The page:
Redsmelt process for ironmaking Redsmelt is a new ironmaking process based a two reduction steps. These are (i) pre-reduction of iron bearing materials in a rotary hearth furnace (RHF), and (ii) smelting of the hot pre-reduced iron (DRI, direct reduced iron). Originally a submerged arc furnace (SAF) has been used for the second step. SAF has now been replaced by a coal and oxygen blown converter (oxy-coal reactor) known as ‘New Smelting Technology’ (NST). The RHF reduces green pellets made out of iron ore, reductant fines and binders to produce hot, metallized DRI which is charged to the NST for its smelting to hot metal. Redsmelt process has been conceived to be consisting of a cost-effective and environmental-friendly technology. The important highlights of the process are as follows. The process does not need any prepared charge materials The process does not need electrical energy, since the DRI smelting is carried out using chemical energy The smelter is having high productivity resulting into limited investment cost The process can use practically all the residues generated during various processes of the steel plant (including sludges and oily mill scales), thus it solves the increasing issue of steel wastes treatment The off-gas coming from the smelting reactor is used as a fuel in the RHF, with optimization of the overall energy utilization. This results into effective reduction in energy consumption A Redsmelt demonstration plant with two step smelting reduction process was built and tested in Piombino works (Italy) for the production of hot metal. The demonstration plant was commissioned in the year 2003. The two production steps in the demonstration plant have been based upon pre-reduction of iron-bearing materials in a RHF and smelting of the hot DRI in an oxy-coal converter. The plant has been designed...

Process for Manufacturing of Iron Carbide Mar11

Process for Manufacturing of Iron Carbide...

Process for Manufacturing of Iron Carbide Iron carbide (Fe3C) is a high melting point, non-pyrophoric, strongly magnetic synthetic compound obtained in granular form. It consists of around 90 % total iron (Fe) and around 7 % total carbon (C). The primary use of the product is as a metallic charge during steelmaking for substitution of hot metal (HM), direct reduced iron (DRI), or steel scrap. The iron carbide process involves conversion of preheated fine iron ore particles to iron carbide. It reduces iron ore to iron carbide in a fluidized bed reactor, by contacting the iron ore with process gas consisting primarily of methane (CH4) and hydrogen (H2). The process for the manufacturing iron carbide was originally designed and developed at Hazen Research Inc. in Golden, Colorado, USA by the technical vice president Dr. Frank M. Stephens. The process involves reduction of preheated fine iron ore particles (0.1 mm to 1.0 mm) in a closed circuit fluidized bed reactor by preheated process gas containing CH4, H2, CO (carbon mono oxide), CO2 (carbon di oxide) and water vapour(H2O) at 600 deg C. A 50 mm diameter batch reactor was used for the laboratory tests. This was followed by continuous tests on a 600 mm diameter reactor. Iron ore samples from several countries were tested at Hazen. The product was successfully converted to steel by MEFOS in Sweden in a basic oxygen furnace (BOF) in 1979. After the initial laboratory tests at Hazen Research, Inc., Dr. Stephens applied for a patent and was issued on October 11, 1977 ‘US Patent No. 4,053.301’ by the Patent office of the United States. In 1985 Dr. Stephens retired and acquired the rights to the patent on the iron carbide. He formed a company by name ‘Iron Carbide Development Corporation’...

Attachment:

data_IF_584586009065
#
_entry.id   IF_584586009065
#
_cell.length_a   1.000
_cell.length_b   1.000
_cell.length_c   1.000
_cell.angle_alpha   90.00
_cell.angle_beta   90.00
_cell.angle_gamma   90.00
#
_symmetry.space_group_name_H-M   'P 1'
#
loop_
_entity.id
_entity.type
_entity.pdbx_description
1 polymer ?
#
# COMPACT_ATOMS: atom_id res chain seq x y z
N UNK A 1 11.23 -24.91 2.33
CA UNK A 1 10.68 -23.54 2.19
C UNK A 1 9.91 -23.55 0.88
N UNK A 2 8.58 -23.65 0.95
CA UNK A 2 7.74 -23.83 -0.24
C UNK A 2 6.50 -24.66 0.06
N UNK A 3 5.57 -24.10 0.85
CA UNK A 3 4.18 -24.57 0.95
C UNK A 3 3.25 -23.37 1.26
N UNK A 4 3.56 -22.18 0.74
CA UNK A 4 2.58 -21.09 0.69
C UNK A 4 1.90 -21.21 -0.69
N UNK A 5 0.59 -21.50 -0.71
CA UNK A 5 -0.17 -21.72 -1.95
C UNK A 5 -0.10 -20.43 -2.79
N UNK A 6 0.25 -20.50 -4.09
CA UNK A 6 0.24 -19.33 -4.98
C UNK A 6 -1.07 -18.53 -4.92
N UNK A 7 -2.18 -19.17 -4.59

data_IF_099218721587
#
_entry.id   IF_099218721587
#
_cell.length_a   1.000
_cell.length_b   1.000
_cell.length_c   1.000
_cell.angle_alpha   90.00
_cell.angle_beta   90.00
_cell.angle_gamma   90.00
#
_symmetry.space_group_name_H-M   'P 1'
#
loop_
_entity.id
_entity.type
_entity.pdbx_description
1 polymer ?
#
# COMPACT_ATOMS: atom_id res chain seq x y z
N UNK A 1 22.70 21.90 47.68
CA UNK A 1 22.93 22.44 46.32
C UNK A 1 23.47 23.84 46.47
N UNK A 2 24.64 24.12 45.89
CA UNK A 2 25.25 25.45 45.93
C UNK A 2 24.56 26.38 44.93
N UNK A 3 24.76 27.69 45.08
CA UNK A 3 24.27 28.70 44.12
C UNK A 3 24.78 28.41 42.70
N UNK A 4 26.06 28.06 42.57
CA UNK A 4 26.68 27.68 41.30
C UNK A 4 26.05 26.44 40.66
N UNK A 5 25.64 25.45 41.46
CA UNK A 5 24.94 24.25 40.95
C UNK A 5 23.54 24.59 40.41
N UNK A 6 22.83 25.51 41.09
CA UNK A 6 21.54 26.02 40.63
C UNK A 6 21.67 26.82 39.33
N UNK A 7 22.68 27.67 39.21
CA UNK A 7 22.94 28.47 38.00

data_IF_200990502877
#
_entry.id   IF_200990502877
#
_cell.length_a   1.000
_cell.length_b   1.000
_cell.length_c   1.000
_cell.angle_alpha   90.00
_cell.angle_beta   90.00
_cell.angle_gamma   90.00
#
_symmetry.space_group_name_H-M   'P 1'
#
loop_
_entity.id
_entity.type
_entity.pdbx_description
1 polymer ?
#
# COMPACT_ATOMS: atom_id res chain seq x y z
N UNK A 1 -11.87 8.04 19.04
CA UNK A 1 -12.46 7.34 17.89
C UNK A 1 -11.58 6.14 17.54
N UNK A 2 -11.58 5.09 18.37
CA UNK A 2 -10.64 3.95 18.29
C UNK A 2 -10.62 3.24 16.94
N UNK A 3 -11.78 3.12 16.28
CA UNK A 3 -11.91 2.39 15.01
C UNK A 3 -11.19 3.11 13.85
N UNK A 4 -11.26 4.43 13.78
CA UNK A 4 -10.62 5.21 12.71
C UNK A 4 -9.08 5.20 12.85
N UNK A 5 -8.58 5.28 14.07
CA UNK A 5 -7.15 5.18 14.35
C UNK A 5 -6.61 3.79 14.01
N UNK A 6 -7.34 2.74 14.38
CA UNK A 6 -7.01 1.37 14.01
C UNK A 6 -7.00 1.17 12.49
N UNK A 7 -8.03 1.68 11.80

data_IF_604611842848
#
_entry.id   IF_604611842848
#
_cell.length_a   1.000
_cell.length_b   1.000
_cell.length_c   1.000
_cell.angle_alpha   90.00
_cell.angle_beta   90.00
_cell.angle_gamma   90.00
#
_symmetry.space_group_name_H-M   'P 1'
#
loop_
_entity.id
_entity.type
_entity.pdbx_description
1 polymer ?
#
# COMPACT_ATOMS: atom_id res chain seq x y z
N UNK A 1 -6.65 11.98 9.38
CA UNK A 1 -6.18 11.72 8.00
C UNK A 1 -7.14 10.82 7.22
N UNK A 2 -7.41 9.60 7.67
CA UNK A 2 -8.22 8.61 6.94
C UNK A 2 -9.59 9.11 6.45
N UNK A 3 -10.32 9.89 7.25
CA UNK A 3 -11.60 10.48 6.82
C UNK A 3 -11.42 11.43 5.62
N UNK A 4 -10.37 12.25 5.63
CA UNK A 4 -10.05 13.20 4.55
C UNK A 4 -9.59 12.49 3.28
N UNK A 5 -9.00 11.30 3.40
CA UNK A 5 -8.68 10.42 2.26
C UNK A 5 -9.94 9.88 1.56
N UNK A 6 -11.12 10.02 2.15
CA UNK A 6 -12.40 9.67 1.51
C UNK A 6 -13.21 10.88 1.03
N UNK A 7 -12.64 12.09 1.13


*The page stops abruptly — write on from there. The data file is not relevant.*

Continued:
Circored and Circofer processes of ironmaking Feb24

Circored and Circofer processes of ironmaking...

Circored and Circofer processes of ironmaking Circored and Circofer processes of ironmaking are fluidized bed based iron ore fines reduction processes. These processes completely avoid agglomeration process and make direct use of iron ore fines. Since the processes use non coking coal, necessity of coke oven battery is not there. Fluidized bed technology is ideally suited to energy-intensive processes like direct reduction because it enables high heat and mass transfer rates. Both the Circored and the Circofer processes have been developed by Lurgi Metallurgie GmbH, Germany (now Outotec Oyj, Finland) for the production of direct reduced iron (DRI) from iron ore fines. For both processes, capacities above 1 million tons per annum are possible in a single production unit, resulting in improved economies of scale. Circored process is hydrogen (H2) based process while the Circofer process is coal based. Circored has a two-stage configuration in order to achieve a high metallization of 90 % to 95 %, whereas Circofer has a single-stage configuration which can achieve pre-reduction up to a metallization of around 70 %. Circofer coal-based process produces pre-reduced feed material for smelting reduction reactors, such as AusIron, or electric smelting furnaces – the final product being hot metal or pig iron. Circored process Circored process uses fluidized beds on a scale adopted by Outotec for other applications. Development of the process was initiated in the late 1970s with the pilot plant tests conducted at the ELRED plant of ASEA in Sweden. Tests were also carried out in the 3 tons per hour CFB reactor demonstration unit at Thyssen Stahl in Duisburg, Germany. These tests had focused on the treatment of steel plant wastes. The first commercial Circored unit was built in 1998 by Cliffs and Associates Ltd. at Point Lisas Industrial Complex...